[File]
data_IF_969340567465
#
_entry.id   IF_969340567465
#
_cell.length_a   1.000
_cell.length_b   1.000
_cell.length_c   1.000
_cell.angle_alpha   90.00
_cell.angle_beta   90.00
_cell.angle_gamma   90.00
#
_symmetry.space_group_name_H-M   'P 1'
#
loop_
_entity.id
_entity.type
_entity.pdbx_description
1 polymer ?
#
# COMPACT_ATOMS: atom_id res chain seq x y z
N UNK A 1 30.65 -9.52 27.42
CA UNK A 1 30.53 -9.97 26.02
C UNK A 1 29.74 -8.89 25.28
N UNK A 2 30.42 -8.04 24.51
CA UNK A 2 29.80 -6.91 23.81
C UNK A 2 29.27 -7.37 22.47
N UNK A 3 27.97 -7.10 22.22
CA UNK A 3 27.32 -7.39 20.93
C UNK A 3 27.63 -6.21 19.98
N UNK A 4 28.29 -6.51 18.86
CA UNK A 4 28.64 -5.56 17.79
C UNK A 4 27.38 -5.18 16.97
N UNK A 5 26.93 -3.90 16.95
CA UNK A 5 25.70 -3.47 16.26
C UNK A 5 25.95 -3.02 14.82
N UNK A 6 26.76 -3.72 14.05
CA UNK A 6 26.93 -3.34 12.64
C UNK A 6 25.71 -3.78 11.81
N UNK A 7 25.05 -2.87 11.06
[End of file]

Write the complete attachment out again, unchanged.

data_IF_969340567465
#
_entry.id   IF_969340567465
#
_cell.length_a   1.000
_cell.length_b   1.000
_cell.length_c   1.000
_cell.angle_alpha   90.00
_cell.angle_beta   90.00
_cell.angle_gamma   90.00
#
_symmetry.space_group_name_H-M   'P 1'
#
loop_
_entity.id
_entity.type
_entity.pdbx_description
1 polymer ?
#
# COMPACT_ATOMS: atom_id res chain seq x y z
N UNK A 1 30.65 -9.52 27.42
CA UNK A 1 30.53 -9.97 26.02
C UNK A 1 29.74 -8.89 25.28
N UNK A 2 30.42 -8.04 24.51
CA UNK A 2 29.80 -6.91 23.81
C UNK A 2 29.27 -7.37 22.47
N UNK A 3 27.97 -7.10 22.22
CA UNK A 3 27.32 -7.39 20.93
C UNK A 3 27.63 -6.21 19.98
N UNK A 4 28.29 -6.51 18.86
CA UNK A 4 28.64 -5.56 17.79
C UNK A 4 27.38 -5.18 16.97
N UNK A 5 26.93 -3.90 16.95
CA UNK A 5 25.70 -3.47 16.26
C UNK A 5 25.95 -3.02 14.82
N UNK A 6 26.76 -3.72 14.05
CA UNK A 6 26.93 -3.34 12.64
C UNK A 6 25.71 -3.78 11.81
N UNK A 7 25.05 -2.87 11.06